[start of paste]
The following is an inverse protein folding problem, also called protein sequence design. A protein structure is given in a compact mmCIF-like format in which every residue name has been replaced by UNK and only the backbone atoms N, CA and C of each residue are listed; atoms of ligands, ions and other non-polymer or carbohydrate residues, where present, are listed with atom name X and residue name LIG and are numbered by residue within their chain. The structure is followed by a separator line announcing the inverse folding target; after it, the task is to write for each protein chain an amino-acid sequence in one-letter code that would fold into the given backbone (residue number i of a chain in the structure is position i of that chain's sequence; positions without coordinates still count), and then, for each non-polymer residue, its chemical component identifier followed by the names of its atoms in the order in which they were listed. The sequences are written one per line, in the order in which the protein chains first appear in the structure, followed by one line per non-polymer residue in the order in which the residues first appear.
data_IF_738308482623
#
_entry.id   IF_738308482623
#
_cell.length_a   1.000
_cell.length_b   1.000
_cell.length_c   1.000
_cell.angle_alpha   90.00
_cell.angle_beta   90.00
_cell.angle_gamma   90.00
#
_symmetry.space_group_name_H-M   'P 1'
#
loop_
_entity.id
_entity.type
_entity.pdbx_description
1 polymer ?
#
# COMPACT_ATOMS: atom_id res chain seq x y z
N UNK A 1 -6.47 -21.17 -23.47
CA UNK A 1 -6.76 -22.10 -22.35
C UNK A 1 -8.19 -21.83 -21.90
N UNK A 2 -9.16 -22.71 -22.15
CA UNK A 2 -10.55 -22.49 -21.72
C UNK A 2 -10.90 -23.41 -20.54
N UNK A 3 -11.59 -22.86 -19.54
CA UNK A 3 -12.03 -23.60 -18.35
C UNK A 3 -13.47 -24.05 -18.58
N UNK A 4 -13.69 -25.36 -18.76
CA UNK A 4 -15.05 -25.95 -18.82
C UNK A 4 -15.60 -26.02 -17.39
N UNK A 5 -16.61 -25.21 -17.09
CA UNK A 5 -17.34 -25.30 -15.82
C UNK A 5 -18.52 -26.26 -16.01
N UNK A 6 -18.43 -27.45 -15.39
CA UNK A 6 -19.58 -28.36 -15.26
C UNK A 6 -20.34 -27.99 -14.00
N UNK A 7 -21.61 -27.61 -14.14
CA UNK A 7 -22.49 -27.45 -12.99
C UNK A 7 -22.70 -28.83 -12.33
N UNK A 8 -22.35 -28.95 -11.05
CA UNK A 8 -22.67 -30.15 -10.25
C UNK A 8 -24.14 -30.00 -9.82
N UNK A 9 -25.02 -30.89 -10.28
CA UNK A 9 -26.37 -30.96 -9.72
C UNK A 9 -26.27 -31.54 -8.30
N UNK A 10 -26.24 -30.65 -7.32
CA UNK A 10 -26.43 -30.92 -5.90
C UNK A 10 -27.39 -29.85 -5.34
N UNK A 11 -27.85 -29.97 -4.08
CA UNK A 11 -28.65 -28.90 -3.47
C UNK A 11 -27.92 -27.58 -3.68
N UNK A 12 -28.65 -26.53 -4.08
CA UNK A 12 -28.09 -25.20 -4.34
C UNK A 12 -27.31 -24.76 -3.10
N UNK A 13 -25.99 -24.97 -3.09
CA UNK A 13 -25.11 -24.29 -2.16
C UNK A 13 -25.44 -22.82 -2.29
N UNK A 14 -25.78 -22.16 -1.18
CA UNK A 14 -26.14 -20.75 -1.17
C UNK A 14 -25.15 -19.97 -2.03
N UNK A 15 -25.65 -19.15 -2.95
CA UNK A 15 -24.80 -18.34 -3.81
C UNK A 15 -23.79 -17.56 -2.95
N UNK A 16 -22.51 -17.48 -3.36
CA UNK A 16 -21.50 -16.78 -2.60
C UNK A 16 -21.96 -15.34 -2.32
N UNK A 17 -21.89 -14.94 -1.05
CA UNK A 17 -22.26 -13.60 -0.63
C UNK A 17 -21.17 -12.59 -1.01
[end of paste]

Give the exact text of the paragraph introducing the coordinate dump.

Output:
The following is an inverse protein folding problem, also called protein sequence design. A protein structure is given in a compact mmCIF-like format in which every residue name has been replaced by UNK and only the backbone atoms N, CA and C of each residue are listed; atoms of ligands, ions and other non-polymer or carbohydrate residues, where present, are listed with atom name X and residue name LIG and are numbered by residue within their chain. The structure is followed by a separator line announcing the inverse folding target; after it, the task is to write for each protein chain an amino-acid sequence in one-letter code that would fold into the given backbone (residue number i of a chain in the structure is position i of that chain's sequence; positions without coordinates still count), and then, for each non-polymer residue, its chemical component identifier followed by the names of its atoms in the order in which they were listed. The sequences are written one per line, in the order in which the protein chains first appear in the structure, followed by one line per non-polymer residue in the order in which the residues first appear.